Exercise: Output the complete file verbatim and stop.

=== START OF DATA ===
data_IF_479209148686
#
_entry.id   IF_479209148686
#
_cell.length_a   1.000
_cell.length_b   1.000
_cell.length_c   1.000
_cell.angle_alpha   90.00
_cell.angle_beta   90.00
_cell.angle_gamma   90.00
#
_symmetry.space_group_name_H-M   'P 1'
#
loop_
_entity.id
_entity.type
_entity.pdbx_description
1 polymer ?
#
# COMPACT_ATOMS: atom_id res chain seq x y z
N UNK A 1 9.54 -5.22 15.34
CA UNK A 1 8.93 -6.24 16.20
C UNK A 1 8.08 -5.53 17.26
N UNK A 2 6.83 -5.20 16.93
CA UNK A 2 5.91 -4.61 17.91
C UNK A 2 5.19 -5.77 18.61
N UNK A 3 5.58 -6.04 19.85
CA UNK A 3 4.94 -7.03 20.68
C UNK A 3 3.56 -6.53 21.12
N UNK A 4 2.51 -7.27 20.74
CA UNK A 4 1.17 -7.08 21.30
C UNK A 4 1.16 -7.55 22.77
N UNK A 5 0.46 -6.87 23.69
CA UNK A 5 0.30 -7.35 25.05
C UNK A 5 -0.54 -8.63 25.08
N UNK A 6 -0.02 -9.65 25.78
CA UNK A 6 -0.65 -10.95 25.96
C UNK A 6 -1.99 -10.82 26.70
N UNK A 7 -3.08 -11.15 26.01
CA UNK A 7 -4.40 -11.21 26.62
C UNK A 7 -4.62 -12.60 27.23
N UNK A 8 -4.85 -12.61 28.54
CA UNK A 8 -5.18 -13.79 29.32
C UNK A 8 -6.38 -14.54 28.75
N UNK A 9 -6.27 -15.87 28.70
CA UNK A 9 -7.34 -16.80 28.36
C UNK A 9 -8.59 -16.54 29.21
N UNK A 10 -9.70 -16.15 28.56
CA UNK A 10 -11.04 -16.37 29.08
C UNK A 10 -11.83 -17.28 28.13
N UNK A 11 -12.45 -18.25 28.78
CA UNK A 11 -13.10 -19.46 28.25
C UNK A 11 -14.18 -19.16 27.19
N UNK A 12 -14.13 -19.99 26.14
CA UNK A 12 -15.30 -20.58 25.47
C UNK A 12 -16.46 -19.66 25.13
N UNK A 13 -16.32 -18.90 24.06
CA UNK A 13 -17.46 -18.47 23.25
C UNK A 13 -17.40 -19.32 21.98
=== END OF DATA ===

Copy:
data_IF_479209148686
#
_entry.id   IF_479209148686
#
_cell.length_a   1.000
_cell.length_b   1.000
_cell.length_c   1.000
_cell.angle_alpha   90.00
_cell.angle_beta   90.00
_cell.angle_gamma   90.00
#
_symmetry.space_group_name_H-M   'P 1'
#
loop_
_entity.id
_entity.type
_entity.pdbx_description
1 polymer ?
#
# COMPACT_ATOMS: atom_id res chain seq x y z
N UNK A 1 9.54 -5.22 15.34
CA UNK A 1 8.93 -6.24 16.20
C UNK A 1 8.08 -5.53 17.26
N UNK A 2 6.83 -5.20 16.93
CA UNK A 2 5.91 -4.61 17.91
C UNK A 2 5.19 -5.77 18.61
N UNK A 3 5.58 -6.04 19.85
CA UNK A 3 4.94 -7.03 20.68
C UNK A 3 3.56 -6.53 21.12
N UNK A 4 2.51 -7.27 20.74
CA UNK A 4 1.17 -7.08 21.30
C UNK A 4 1.16 -7.55 22.77
N UNK A 5 0.46 -6.87 23.69
CA UNK A 5 0.30 -7.35 25.05
C UNK A 5 -0.54 -8.63 25.08
N UNK A 6 -0.02 -9.65 25.78
CA UNK A 6 -0.65 -10.95 25.96
C UNK A 6 -1.99 -10.82 26.70
N UNK A 7 -3.08 -11.15 26.01
CA UNK A 7 -4.40 -11.21 26.62
C UNK A 7 -4.62 -12.60 27.23
N UNK A 8 -4.85 -12.61 28.54
CA UNK A 8 -5.18 -13.79 29.32
C UNK A 8 -6.38 -14.54 28.75
N UNK A 9 -6.27 -15.87 28.70
CA UNK A 9 -7.34 -16.80 28.36
C UNK A 9 -8.59 -16.54 29.21
N UNK A 10 -9.70 -16.15 28.56
CA UNK A 10 -11.04 -16.37 29.08
C UNK A 10 -11.83 -17.28 28.13
N UNK A 11 -12.45 -18.25 28.78
CA UNK A 11 -13.10 -19.46 28.25
C UNK A 11 -14.18 -19.16 27.19
N UNK A 12 -14.13 -19.99 26.14
CA UNK A 12 -15.30 -20.58 25.47
C UNK A 12 -16.46 -19.66 25.13
N UNK A 13 -16.32 -18.90 24.06
CA UNK A 13 -17.46 -18.47 23.25
C UNK A 13 -17.40 -19.32 21.98